Loch Ness Monster was actually just an escaped alpaca going for a swim

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The Loch Ness Monster, Nessie for short, has long since been mistaken for all manner of objects.

Mystery remains over whether there is any truth to the historic legend.

An out of place shadow or a larger than usual wave can cause a double take for visitors to the Scottish Highlands.

One creature was indeed lurking within Loch Ness this weekend, and craning its long neck up above the water.

And the silhouette of the animal did look remarkably similar to the iconic 1934 photograph of Nessie ‘proof.’

But it was no mythical legend on the banks of the loch, but instead a runaway alpaca.

A group of the furry animals had broken free from their pen in nearby Dores, Inverness.

The excitement of their Houdini-esque escape had led them to the waters of Loch Ness, where they soon darted in for a quick dip.


Fiona Cairns, tasked with rounding up the cheeky crew, had paused first to take a couple pictures and video of their antics.

She would later post a series of photos and video to the Loch Ness Alpacas Facebook page.

‘And cue the Nessie sightings from the other side of the Loch,’ predicted one person.

‘Little Loch Ness monsters’, one commenter said affectionately.


Another Facebook user added they were the ‘closest looking animal to Nessie’.

The ringleader of the group is said to be an alpaca called Orbit who enjoys being a bad influence among the alpaca family.

Last week, some broke free of their pen to catch up with a group on a trek nearby.

Later that same day, some of the alpacas were then spotted near the Balachladaich B&B on the southern shore of Loch Ness.

Fiona has vowed to get their fence strengthened following the recent spate of breakouts.

The case of the alpacas’ mistaken identity has spread far and wide since her Facebook posts.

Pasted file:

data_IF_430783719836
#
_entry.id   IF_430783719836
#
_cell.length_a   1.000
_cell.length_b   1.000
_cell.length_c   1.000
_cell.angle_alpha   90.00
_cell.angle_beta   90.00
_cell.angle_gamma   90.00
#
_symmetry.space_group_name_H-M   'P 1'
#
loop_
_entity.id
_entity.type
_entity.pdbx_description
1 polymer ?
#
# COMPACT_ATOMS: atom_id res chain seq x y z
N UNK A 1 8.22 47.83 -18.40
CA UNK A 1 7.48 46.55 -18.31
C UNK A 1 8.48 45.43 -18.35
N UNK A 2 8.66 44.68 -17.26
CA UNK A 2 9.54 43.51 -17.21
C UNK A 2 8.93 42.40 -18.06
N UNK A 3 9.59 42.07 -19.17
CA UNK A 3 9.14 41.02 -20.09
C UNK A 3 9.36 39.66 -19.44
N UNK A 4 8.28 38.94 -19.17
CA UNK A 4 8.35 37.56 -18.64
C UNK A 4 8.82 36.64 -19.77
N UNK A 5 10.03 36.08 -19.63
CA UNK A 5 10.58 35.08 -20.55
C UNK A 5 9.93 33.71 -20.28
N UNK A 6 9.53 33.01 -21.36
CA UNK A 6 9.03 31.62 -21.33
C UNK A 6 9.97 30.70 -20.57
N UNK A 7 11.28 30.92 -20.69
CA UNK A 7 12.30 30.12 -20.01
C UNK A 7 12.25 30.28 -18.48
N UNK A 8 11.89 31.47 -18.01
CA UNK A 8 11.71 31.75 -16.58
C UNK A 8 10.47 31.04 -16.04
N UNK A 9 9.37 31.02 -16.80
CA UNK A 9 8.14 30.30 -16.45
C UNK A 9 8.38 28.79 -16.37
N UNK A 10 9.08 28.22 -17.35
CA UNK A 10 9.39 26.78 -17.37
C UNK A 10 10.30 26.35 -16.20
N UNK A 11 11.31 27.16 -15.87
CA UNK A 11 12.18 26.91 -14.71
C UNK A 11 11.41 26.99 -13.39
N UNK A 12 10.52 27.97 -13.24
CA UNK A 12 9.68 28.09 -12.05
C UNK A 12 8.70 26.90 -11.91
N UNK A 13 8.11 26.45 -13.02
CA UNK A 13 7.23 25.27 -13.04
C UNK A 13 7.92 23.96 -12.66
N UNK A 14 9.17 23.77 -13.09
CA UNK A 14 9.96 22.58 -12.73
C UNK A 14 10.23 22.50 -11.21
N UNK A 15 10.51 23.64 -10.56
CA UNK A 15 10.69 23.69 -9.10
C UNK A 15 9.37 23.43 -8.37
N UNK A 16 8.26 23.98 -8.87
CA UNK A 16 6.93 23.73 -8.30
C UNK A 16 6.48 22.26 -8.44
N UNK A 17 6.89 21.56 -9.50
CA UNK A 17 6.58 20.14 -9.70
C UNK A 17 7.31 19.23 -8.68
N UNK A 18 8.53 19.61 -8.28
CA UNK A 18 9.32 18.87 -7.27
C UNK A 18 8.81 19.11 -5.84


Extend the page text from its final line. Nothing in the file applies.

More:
The legend Loch Ness Monster herself dates back centuries, with accounts of a monster inhabiting the Loch Ness appearing in a biography of St Columba from 565 AD.

Nessie was said to have bit a man swimming in the lack and was preparing to attack another when Columba intervened and ordered it away.

Alleged encounters have been passed on throughout the years but it wasn’t until the early 1900s legend picked up momentum.

In 1933 a couple spotted an enormous animal which they compared to a ‘dragon or prehistoric monster’ in the lake, before it retreated under the water.


Numerous sightings followed, notably one from English physician Robert Kenneth Wilson who ‘photographed’ the creature in 1934.

His image – known as the ‘surgeon’s photograph’ – appeared to show the monster’ neck and head and spurred many sonar explorations of the loch.

Years later it emerged Mr Wilson’s photo was a hoax led by a aggrieved big-game hunter who had previously been commissioned to investigate the creature, with the monster actually a plastic and wooden head attached to a toy submarine.

Nessie is often depicted with its long neck with head emerging from the water with many speculating it was a plesiosaur, a marine reptile that went extinct some 65 million years ago.

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